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Reuters' first editor - scoundrel, womaniser and journalist of flair

“One of the great journalists of the day” was how Sigmund Engländer’s contemporaries described him. He was equally well known as a scoundrel and a womaniser.

Outspoken and unconventional with views far to the left of Karl Marx, Engländer, pictured, forced Reuters to formalise one of the key tenets for the conduct of its journalists - impartiality. At the same time, straight-laced Victorian society looked askance at his numerous mistresses whom he continued to flaunt until well into old age.

Yet in the company’s early days, despite the storminess of their partnership, Julius Reuter owed a great deal to the man whose journalistic flair proved the perfect complement to his own business acumen. Indeed, Engländer often insisted that he had been co-founder of Reuters.

The two first met in Paris in 1849 when they both worked for Havas, the French news agency. Engländer had come to prominence the previous year during the Vienna revolution when, as a left-wing journalist, he had fought on the barricades. Born into a middle-class Jewish family in Moravia (now part of the Czech Republic) in 1823, his politics were an obvious reaction against a comfortable upbringing.

Order was restored in Vienna and Engländer was sentenced to death by the military. He escaped to Paris. Once there he resumed his political activities, mixing with revolutionaries such as Marx (who disliked him) and with literary figures such as Heinrich Heine. There is no evidence that his political views were shared by the much more conventional Reuter.

In France, Engländer’s revolutionary activities inevitably landed him in trouble once again. He was thrown into Mazas prison in Paris and subsequently deported. He chose to go to England because “I had never seen England and it was the land of the free”.

despite the storminess of their partnership, Julius Reuter owed a great deal to the man whose journalistic flair proved the perfect complement to his own business acumen

Reuter had settled in London in 1851. Within a few years Engländer was working for him (Engländer would have said with him) as chief editor. Possessing keen political instincts, he combined rare access to European political circles with an ability to spot a good story. He knew Emperor Napoleon III’s private secretary. Italian statesman Francesco Crispi was a personal friend.

However, the problem was always respectability. Reuter craved it; Engländer didn’t give a fig about it. He just about agreed to marry his wife because the (by then) Baroness de Reuter refused to have him in the house unless he did so. The marriage did not last.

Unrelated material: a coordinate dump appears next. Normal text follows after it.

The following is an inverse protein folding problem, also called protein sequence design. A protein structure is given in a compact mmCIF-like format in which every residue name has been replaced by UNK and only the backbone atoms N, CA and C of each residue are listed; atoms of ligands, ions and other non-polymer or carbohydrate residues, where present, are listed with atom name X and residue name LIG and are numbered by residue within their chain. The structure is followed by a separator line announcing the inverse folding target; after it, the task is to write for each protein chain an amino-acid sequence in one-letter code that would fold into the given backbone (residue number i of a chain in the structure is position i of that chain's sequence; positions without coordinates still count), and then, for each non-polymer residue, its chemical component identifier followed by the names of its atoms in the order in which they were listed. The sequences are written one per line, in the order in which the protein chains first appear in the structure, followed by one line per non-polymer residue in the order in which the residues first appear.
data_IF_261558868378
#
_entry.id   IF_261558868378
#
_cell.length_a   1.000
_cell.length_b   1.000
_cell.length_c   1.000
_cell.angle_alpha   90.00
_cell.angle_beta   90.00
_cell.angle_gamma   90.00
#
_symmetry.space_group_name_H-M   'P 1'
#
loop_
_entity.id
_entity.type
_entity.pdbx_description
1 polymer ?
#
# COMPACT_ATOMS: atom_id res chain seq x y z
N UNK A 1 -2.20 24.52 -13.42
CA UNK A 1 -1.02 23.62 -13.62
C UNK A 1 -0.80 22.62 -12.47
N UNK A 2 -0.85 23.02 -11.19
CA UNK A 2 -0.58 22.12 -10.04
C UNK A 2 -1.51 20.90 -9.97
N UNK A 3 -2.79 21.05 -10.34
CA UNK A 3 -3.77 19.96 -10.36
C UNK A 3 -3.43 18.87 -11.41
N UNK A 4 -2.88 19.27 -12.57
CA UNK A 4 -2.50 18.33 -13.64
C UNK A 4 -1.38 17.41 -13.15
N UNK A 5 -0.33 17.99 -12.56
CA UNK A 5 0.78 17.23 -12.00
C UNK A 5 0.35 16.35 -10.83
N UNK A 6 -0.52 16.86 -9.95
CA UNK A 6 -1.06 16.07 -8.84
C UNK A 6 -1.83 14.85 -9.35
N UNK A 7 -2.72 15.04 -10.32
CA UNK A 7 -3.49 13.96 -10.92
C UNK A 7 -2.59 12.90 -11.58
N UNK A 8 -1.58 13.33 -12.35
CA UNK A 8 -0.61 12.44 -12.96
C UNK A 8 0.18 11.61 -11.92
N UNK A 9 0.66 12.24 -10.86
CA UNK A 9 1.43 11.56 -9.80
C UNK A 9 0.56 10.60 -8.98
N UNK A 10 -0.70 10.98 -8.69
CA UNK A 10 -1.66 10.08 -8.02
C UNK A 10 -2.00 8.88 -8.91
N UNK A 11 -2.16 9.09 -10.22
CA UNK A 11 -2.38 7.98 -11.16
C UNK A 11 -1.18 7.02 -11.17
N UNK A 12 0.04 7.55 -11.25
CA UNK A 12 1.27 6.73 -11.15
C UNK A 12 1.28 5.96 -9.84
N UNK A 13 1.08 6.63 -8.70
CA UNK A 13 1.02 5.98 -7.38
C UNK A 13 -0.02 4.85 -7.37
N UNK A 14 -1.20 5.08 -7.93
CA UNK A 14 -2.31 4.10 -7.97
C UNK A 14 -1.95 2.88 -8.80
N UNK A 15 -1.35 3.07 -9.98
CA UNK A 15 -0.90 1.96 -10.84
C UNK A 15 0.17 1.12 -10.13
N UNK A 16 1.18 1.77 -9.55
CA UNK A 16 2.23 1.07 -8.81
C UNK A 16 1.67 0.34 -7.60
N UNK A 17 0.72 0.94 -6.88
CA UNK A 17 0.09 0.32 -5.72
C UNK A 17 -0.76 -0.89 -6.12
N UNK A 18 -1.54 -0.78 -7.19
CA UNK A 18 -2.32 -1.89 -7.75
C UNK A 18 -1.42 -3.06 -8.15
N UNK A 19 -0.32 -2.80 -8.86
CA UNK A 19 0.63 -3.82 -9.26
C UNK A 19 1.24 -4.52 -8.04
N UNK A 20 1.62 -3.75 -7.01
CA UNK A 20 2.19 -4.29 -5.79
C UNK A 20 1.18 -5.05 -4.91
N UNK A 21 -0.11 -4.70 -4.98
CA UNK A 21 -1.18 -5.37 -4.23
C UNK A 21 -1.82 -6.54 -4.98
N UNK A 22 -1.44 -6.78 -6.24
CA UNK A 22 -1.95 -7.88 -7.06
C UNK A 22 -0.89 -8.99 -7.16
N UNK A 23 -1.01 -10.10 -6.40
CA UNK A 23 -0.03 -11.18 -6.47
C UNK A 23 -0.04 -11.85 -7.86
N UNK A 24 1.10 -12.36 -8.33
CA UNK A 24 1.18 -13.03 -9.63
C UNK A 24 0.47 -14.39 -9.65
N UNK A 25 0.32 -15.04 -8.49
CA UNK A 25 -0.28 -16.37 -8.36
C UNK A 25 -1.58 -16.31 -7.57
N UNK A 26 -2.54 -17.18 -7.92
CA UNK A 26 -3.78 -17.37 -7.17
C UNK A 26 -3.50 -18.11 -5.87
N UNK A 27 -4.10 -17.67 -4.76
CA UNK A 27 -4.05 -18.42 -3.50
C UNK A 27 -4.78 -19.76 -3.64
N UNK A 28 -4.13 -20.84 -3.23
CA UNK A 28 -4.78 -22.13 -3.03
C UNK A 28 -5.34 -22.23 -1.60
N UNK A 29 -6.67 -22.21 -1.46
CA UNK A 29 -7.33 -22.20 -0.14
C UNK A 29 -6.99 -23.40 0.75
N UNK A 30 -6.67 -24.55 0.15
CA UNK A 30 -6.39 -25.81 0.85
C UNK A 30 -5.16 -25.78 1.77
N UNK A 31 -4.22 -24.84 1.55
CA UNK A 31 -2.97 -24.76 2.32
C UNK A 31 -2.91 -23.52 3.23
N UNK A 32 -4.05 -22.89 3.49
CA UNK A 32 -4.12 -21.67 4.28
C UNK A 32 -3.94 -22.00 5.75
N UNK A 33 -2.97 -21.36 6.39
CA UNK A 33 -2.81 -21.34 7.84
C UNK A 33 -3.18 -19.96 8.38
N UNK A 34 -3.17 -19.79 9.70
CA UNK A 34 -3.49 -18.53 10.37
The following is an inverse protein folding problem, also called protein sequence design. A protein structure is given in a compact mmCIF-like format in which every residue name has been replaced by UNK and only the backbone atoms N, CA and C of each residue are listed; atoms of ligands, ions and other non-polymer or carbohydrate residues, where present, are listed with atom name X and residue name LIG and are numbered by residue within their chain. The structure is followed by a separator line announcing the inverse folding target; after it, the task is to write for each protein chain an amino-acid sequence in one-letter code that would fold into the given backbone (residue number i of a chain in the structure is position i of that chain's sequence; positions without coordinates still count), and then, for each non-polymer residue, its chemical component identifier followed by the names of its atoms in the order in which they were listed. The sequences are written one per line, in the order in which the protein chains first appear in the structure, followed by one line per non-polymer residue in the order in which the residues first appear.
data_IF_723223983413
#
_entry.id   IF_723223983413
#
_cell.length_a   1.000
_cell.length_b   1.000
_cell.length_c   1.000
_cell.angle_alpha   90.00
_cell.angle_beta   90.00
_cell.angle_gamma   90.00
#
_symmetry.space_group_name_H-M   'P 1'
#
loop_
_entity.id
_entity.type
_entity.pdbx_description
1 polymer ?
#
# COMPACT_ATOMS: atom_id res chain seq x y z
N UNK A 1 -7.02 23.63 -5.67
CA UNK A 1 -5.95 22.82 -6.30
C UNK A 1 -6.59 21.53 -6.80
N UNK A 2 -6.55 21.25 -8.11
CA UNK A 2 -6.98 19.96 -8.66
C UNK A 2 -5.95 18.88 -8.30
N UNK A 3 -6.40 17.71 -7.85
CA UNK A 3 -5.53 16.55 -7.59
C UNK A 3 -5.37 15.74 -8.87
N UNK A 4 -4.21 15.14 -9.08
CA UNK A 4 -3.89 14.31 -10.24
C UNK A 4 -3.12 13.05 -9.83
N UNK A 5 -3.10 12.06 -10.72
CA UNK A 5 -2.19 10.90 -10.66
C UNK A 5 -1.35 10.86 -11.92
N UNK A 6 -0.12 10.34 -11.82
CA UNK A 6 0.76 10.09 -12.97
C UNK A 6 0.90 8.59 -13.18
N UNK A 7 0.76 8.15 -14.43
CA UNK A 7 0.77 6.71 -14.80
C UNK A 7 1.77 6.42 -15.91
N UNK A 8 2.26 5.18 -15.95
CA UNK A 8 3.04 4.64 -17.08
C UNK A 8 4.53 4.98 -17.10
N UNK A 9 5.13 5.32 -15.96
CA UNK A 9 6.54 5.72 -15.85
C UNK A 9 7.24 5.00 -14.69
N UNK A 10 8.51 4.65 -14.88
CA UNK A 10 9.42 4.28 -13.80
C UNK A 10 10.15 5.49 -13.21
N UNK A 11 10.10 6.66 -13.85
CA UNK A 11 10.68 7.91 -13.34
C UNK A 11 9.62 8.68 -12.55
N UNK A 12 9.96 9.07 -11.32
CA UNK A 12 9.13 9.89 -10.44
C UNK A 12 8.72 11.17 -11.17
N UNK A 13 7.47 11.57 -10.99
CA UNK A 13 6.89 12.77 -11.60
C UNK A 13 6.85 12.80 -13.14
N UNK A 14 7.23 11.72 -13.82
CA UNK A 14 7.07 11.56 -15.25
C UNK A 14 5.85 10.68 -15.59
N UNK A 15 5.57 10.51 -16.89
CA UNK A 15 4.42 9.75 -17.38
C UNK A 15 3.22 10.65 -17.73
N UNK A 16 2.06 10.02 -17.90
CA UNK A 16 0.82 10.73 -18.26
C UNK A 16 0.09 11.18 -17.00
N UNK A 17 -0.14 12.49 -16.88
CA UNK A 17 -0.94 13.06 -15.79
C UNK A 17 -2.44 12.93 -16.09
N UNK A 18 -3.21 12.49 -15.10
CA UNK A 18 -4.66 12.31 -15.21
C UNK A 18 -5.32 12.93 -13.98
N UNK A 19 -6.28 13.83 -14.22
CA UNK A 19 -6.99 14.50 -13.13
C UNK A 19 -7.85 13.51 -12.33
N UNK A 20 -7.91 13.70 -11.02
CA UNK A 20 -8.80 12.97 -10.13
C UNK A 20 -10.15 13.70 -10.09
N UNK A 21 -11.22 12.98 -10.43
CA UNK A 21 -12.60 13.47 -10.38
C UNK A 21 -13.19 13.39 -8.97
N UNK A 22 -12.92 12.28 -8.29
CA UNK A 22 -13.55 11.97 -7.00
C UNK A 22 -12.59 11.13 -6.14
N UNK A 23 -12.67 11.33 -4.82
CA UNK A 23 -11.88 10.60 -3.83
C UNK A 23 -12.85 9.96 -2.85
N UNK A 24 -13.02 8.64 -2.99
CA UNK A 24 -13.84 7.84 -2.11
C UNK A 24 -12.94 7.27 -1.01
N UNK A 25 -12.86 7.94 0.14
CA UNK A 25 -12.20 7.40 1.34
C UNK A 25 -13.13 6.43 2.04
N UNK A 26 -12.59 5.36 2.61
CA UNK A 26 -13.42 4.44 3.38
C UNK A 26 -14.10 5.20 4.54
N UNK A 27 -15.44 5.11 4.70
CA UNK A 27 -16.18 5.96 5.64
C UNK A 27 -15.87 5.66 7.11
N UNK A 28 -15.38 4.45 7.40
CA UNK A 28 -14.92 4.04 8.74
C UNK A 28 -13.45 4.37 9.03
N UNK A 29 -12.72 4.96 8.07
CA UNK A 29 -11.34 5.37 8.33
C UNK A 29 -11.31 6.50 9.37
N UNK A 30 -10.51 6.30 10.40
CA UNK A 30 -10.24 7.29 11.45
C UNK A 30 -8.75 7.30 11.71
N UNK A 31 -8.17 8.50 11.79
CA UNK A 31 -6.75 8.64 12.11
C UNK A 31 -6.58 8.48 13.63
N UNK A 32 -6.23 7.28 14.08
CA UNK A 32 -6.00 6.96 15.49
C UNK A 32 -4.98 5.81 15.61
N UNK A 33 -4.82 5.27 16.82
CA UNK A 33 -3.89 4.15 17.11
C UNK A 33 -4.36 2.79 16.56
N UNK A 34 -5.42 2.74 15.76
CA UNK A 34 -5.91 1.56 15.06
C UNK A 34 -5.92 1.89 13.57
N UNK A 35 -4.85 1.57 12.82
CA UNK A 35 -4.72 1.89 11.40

Matters came to a head in 1871 when Engländer’s name appeared in the press in connection with a new political movement. He was called before a horrified Reuters board.

The Chairman, having explained to him the necessity that all officials of the company should carefully abstain from all public connection with political associations of any kind whatever inasmuch as our character for impartiality on which we mainly depend for success would be seriously imperilled by any such suspicion of partisanship, Mr Engländer… pledged his word of honour to abstain from any connection with political movements…”

Engländer’s conduct had caused this principle to be enshrined as company policy. But in his case self-denial couldn’t last. Two years later, he published a book entitled The Abolition of the State.

Despite this fall from grace, Julius Reuter still recognised strengths in his old friend. He was immediately posted far away to Turkey to cover the long-running story of the disintegration of the Ottoman Empire and the rivalry of the great European powers for the spoils.

Characteristically, Reuter’s judgment proved right. The particular conditions of the region, requiring a subtle political understanding and resourcefulness in using secret codes and special agents to overcome censorship, brought out the best in Engländer. From his base in Constantinople he quickly established a reputation for getting news out of Turkey when rival news agencies failed.

He left Turkey in 1888 and travelled extensively throughout Europe on behalf of Reuters, ending his career as the company’s representative in Paris. He retired in 1894 at the age of 70 and was quickly and deliberately forgotten by the company. Julius, the first Baron, had long retired and the company was now represented by his son Herbert, the very upright and correct second Baron, and by his equally high Victorian chief editor, Frederick Dickinson. Engländer’s Bohemian disposition and life-style were unwelcome reminders of an era that had passed into history.

He died in Turin in 1902. Julius had died three years earlier. No one from Reuters went to the funeral; no cards were sent. ■